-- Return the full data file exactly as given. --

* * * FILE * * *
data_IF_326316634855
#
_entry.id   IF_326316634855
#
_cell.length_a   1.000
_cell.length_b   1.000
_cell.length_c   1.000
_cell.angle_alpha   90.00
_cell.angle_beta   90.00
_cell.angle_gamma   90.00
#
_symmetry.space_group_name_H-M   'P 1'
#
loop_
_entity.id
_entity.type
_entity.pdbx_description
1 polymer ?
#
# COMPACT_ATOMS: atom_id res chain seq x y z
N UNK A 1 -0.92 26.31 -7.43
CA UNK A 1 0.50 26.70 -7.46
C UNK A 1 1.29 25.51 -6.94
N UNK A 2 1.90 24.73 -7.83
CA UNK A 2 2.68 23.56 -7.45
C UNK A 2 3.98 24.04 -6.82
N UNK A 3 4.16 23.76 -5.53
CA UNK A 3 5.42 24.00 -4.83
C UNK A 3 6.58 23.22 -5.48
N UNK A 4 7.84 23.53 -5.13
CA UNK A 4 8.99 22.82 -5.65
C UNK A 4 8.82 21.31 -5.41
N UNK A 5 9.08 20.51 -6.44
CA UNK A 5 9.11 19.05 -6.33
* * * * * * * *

data_IF_326316634855
#
_entry.id   IF_326316634855
#
_cell.length_a   1.000
_cell.length_b   1.000
_cell.length_c   1.000
_cell.angle_alpha   90.00
_cell.angle_beta   90.00
_cell.angle_gamma   90.00
#
_symmetry.space_group_name_H-M   'P 1'
#
loop_
_entity.id
_entity.type
_entity.pdbx_description
1 polymer ?
#
# COMPACT_ATOMS: atom_id res chain seq x y z
N UNK A 1 -0.92 26.31 -7.43
CA UNK A 1 0.50 26.70 -7.46
C UNK A 1 1.29 25.51 -6.94
N UNK A 2 1.90 24.73 -7.83
CA UNK A 2 2.68 23.56 -7.45
C UNK A 2 3.98 24.04 -6.82
N UNK A 3 4.16 23.76 -5.53
CA UNK A 3 5.42 24.00 -4.83
C UNK A 3 6.58 23.22 -5.48
N UNK A 4 7.84 23.53 -5.13
CA UNK A 4 8.99 22.82 -5.65
C UNK A 4 8.82 21.31 -5.41
N UNK A 5 9.08 20.51 -6.44
CA UNK A 5 9.11 19.05 -6.33